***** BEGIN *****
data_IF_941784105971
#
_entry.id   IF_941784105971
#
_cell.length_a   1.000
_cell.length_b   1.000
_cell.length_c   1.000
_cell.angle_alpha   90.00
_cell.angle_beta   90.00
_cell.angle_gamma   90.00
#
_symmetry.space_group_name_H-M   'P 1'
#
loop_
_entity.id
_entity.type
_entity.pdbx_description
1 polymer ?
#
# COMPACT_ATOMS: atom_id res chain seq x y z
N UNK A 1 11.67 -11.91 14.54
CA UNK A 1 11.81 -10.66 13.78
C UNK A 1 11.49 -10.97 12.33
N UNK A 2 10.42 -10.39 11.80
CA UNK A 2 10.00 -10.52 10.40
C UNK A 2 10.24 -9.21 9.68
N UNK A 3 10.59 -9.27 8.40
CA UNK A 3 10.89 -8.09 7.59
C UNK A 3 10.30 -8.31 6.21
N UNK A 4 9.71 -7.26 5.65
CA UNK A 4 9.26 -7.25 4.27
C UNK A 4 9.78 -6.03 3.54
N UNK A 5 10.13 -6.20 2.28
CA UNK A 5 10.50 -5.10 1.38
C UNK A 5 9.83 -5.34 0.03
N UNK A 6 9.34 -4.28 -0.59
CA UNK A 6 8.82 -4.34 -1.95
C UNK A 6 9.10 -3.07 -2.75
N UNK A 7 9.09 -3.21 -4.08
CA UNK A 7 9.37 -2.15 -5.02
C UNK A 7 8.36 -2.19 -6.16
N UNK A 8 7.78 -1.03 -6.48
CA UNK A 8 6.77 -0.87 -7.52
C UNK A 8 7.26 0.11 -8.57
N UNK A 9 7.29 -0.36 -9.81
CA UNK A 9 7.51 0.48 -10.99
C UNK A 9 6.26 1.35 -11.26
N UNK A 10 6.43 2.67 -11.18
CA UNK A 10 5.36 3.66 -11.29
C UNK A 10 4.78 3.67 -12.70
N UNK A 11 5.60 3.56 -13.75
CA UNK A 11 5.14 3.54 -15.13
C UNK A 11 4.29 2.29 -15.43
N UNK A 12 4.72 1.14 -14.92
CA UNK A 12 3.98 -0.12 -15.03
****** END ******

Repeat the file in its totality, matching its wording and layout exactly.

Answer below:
data_IF_941784105971
#
_entry.id   IF_941784105971
#
_cell.length_a   1.000
_cell.length_b   1.000
_cell.length_c   1.000
_cell.angle_alpha   90.00
_cell.angle_beta   90.00
_cell.angle_gamma   90.00
#
_symmetry.space_group_name_H-M   'P 1'
#
loop_
_entity.id
_entity.type
_entity.pdbx_description
1 polymer ?
#
# COMPACT_ATOMS: atom_id res chain seq x y z
N UNK A 1 11.67 -11.91 14.54
CA UNK A 1 11.81 -10.66 13.78
C UNK A 1 11.49 -10.97 12.33
N UNK A 2 10.42 -10.39 11.80
CA UNK A 2 10.00 -10.52 10.40
C UNK A 2 10.24 -9.21 9.68
N UNK A 3 10.59 -9.27 8.40
CA UNK A 3 10.89 -8.09 7.59
C UNK A 3 10.30 -8.31 6.21
N UNK A 4 9.71 -7.26 5.65
CA UNK A 4 9.26 -7.25 4.27
C UNK A 4 9.78 -6.03 3.54
N UNK A 5 10.13 -6.20 2.28
CA UNK A 5 10.50 -5.10 1.38
C UNK A 5 9.83 -5.34 0.03
N UNK A 6 9.34 -4.28 -0.59
CA UNK A 6 8.82 -4.34 -1.95
C UNK A 6 9.10 -3.07 -2.75
N UNK A 7 9.09 -3.21 -4.08
CA UNK A 7 9.37 -2.15 -5.02
C UNK A 7 8.36 -2.19 -6.16
N UNK A 8 7.78 -1.03 -6.48
CA UNK A 8 6.77 -0.87 -7.52
C UNK A 8 7.26 0.11 -8.57
N UNK A 9 7.29 -0.36 -9.81
CA UNK A 9 7.51 0.48 -10.99
C UNK A 9 6.26 1.35 -11.26
N UNK A 10 6.43 2.67 -11.18
CA UNK A 10 5.36 3.66 -11.29
C UNK A 10 4.78 3.67 -12.70
N UNK A 11 5.60 3.56 -13.75
CA UNK A 11 5.14 3.54 -15.13
C UNK A 11 4.29 2.29 -15.43
N UNK A 12 4.72 1.14 -14.92
CA UNK A 12 3.98 -0.12 -15.03